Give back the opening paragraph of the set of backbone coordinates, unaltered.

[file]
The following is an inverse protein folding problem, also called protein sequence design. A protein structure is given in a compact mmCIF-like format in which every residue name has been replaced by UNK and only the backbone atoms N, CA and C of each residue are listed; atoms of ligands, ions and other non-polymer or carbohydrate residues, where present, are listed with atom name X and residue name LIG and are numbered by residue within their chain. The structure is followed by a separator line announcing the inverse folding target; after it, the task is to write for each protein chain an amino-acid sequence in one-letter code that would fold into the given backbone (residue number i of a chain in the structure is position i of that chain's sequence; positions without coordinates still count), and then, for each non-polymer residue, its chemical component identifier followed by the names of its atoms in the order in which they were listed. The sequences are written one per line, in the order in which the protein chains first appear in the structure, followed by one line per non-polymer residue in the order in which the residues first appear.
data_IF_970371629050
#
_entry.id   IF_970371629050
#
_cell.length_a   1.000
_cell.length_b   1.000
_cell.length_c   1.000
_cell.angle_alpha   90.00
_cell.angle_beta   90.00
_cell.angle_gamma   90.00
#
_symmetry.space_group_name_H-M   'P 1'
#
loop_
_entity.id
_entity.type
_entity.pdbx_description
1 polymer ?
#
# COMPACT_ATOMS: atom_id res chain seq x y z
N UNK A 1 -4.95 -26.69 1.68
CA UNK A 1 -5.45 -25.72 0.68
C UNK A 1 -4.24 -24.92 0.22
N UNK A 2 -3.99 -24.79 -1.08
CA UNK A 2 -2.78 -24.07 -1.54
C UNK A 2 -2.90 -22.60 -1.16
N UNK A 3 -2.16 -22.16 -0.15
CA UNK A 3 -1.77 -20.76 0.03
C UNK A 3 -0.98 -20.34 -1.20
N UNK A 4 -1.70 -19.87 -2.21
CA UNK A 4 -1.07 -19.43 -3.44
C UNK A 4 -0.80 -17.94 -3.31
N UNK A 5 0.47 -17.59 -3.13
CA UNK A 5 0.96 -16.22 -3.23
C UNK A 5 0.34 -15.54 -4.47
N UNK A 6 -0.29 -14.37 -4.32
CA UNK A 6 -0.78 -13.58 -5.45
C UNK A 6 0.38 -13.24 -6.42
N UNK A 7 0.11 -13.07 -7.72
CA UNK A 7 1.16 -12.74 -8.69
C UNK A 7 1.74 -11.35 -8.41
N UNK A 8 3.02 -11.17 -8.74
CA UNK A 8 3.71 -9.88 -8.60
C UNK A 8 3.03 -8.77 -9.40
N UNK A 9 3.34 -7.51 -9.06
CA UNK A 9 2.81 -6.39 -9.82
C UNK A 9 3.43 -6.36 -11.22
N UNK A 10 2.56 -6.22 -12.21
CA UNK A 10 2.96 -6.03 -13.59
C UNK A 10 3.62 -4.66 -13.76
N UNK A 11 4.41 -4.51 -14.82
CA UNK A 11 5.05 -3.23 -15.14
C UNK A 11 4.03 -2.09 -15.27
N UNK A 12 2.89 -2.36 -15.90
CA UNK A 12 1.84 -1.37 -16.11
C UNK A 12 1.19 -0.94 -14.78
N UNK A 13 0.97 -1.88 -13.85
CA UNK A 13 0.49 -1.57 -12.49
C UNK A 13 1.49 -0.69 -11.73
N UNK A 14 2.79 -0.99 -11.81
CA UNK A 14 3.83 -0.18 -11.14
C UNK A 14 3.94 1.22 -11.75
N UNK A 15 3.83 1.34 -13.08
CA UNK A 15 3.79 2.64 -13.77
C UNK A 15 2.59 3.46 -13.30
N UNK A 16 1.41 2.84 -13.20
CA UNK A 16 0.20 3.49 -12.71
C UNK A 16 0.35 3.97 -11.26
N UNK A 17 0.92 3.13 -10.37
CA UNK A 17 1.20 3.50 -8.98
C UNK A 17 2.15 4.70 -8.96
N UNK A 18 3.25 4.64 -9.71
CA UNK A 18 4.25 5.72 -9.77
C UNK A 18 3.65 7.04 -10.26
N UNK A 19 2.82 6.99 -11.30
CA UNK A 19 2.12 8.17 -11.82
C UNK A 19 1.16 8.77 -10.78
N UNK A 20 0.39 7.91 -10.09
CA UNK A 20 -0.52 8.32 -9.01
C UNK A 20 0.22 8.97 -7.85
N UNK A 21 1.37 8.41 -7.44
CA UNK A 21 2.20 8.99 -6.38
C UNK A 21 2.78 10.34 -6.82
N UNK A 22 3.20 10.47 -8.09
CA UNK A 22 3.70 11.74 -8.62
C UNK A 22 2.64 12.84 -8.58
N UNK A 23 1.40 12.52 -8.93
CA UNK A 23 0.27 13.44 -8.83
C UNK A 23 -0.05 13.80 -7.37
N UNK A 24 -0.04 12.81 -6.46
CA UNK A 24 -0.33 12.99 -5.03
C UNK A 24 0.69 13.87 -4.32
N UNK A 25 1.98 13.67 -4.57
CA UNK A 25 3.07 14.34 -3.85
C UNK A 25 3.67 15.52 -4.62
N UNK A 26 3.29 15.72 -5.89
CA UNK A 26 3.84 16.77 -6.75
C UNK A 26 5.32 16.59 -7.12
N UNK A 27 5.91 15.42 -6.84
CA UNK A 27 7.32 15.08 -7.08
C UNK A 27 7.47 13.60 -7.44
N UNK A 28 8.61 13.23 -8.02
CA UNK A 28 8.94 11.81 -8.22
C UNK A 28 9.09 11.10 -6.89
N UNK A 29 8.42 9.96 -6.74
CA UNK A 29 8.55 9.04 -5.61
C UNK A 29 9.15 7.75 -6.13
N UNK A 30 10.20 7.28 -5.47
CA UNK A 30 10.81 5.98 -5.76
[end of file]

The following is an inverse protein folding problem, also called protein sequence design. A protein structure is given in a compact mmCIF-like format in which every residue name has been replaced by UNK and only the backbone atoms N, CA and C of each residue are listed; atoms of ligands, ions and other non-polymer or carbohydrate residues, where present, are listed with atom name X and residue name LIG and are numbered by residue within their chain. The structure is followed by a separator line announcing the inverse folding target; after it, the task is to write for each protein chain an amino-acid sequence in one-letter code that would fold into the given backbone (residue number i of a chain in the structure is position i of that chain's sequence; positions without coordinates still count), and then, for each non-polymer residue, its chemical component identifier followed by the names of its atoms in the order in which they were listed. The sequences are written one per line, in the order in which the protein chains first appear in the structure, followed by one line per non-polymer residue in the order in which the residues first appear.